Star Party slated for Alumni Weekend


If the sky is clear, attendees will be able to see distant phenomena such as the Orion nebula (pictured), the open star cluster called the Beehive cluster, Jupiter, and the Galilean moons. (Image credit: NASA/JPL-Caltech/STScI)

For the first time, Alumni Weekend will feature a night of stargazing, science, and music.

UC Observatories, Lick Observatory, and the Department of Astronomy and Astrophysics are joining forces to put on a Star Party, replete with jazz, informative talks from foremost experts on astronomy, constellation identification, and telescopes for viewing celestial objects once night falls.

“We want to bring Lick Observatory down the mountain,” said Ilse Ungeheuer, communications specialist at UC Observatories/Lick Observatory.

Lick Observatory on Mount Hamilton, just east of San Jose, is part of University of California Observatories (UCO), a multicampus research institution headquartered at UC Santa Cruz. It is housed in the Interdisciplinary Sciences Building, along with the Astronomy and Astrophysics Department.

Asher Wasserman is an astronomy graduate student and member of the UCSC Astronomy club, which owns 10 amateur telescopes that will be at the Star Party.

The event is not only an opportunity for interdepartmental collaboration, but an opportunity for alumni and the campus community to get together and explore the stars.

Wasserman studies the motions of stars in distant galaxies and how that motion relates to the composition of dark matter.

He says that while he is busy making progress in his highly technical niche, he relishes the opportunity to share in the general public’s fascination with moons, stars, telescopes, nebulas, black holes whirling planets, spinning galaxies, and the other wonders of extraterrestrial space.

“I definitely see that a fundamental part of my job as an astronomer is to convey to people what it is I do,” said Wasserman.

If the weather cooperates on the last Saturday in April, Wasserman will have the opportunity to do just that. He won’t be alone.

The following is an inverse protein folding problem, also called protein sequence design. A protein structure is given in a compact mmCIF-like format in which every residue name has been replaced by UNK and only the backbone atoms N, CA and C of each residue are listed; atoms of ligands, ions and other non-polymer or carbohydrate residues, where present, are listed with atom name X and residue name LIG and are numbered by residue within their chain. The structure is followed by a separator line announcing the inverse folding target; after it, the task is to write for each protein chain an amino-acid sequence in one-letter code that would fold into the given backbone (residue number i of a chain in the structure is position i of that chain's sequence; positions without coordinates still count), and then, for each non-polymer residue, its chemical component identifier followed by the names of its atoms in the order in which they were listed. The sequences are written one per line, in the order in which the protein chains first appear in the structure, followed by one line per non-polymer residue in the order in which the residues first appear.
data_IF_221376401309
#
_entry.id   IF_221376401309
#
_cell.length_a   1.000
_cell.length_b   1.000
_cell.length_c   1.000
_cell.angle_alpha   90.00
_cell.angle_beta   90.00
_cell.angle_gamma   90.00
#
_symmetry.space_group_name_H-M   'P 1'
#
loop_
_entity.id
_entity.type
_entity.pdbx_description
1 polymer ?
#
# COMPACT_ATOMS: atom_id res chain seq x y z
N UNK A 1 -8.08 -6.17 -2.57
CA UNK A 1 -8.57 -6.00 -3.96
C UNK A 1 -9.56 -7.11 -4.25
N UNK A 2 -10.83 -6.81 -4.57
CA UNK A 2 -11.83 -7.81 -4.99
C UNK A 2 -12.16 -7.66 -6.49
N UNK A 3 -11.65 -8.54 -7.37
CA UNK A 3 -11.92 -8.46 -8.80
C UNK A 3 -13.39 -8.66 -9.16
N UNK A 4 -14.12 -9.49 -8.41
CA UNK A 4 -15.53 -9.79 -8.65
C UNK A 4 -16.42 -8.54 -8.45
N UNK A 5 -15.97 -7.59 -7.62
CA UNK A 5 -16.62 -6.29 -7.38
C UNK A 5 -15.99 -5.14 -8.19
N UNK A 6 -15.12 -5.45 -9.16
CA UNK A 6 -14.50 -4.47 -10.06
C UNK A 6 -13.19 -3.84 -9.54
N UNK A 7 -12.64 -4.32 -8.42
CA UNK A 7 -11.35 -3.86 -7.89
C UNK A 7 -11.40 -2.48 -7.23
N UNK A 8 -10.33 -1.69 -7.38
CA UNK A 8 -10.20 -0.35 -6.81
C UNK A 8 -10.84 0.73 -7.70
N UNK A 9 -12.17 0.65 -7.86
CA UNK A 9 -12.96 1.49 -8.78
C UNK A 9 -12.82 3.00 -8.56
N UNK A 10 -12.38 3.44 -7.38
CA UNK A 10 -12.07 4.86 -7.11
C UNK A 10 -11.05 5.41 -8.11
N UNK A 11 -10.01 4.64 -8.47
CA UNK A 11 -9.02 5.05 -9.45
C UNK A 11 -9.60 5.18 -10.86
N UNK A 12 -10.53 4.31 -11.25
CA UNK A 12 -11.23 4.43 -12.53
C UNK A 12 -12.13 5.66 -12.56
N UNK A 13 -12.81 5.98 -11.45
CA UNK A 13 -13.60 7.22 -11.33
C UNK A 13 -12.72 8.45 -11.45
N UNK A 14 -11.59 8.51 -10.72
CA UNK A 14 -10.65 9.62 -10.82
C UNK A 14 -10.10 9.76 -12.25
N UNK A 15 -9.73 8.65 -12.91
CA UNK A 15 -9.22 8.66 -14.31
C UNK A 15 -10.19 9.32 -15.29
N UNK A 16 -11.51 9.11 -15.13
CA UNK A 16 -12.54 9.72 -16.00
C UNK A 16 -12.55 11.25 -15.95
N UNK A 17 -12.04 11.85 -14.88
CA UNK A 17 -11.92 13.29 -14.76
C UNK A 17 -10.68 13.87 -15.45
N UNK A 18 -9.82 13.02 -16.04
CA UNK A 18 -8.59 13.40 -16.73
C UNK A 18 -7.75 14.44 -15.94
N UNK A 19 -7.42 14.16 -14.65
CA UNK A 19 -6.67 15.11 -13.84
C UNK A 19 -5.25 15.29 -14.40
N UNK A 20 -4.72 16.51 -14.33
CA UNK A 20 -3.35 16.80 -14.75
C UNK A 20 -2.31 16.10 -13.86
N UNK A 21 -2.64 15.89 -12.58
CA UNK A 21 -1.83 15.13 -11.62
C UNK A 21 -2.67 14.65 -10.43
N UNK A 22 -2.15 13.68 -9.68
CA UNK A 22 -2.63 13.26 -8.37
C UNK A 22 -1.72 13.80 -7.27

The Star Party—slated to begin at 7 p.m. on Saturday, April 29 at the Oakes College Lower Lawn—will feature a robust roster of speakers, including Chancellor George Blumenthal. 

Blumenthal, a renown astrophysicist whose pioneering work on the theory of cold, dark matter remains a standard explanation for the formation of galaxy and galaxy clusters, will give the opening remarks.

Professor of Astronomy Ryan Foley, who studies supernovae or exploding stars, will give a brief talk about current research at UC Santa Cruz and Lick Observatory. He will be followed by Connie Rockosi, a professor and astronomer with Lick Observatory, who will introduce the telescope viewing of the evening and also elaborate on astronomy at UCSC and Lick Observatory.

In keeping with the spirit of UC Santa Cruz’s emphasis on interdisciplinary education, Ungeheuer, who previously worked as a dramaturg and artistic production officer for the Berlin State Opera in Germany, has enlisted the UCSC Student Jazz Ensemble to provide melodic ambience, featuring works about stars, night, and the universe. The concept of alternating talks and music from 7–9 p.m. will gently lead everyone into the dark night of a waxing crescent moon. Star gazing begins after 9 pm.

The event will also bring together three groups of amateur astronomers (UCSC astronomy students, the Santa Cruz Astronomy Club, and Lick Observatory Volunteer Amateur Astronomers) who will share their telescopes and knowledge with everyone. They will provide a range of telescopes for viewings and if the sky is clear, attendees will be able to see distant phenomena such as the Orion nebula, the open star cluster called the Beehive cluster, Jupiter, and the Galilean moons. Weather permitting, visible constellations in the night sky will be Ursa Major, Leo, Gemini, and Virgo.

The Galilean moons—Ganymede, Io, Europa, and Callisto—were the first celestial objects humans saw that were not visible to the naked eye. They were first seen by famed astronomer Galileo in 1610.

“I love the story behind the science,” Wasserman said. “Discovering the moons of Jupiter changed our view of the solar system and our place in it.”

Attendees are encouraged to bring their own chairs or blankets.

The event is planned to run through 11 p.m. About 200 stargazers are expected to attend. The event is open to all alumni, and the campus community. Please register online.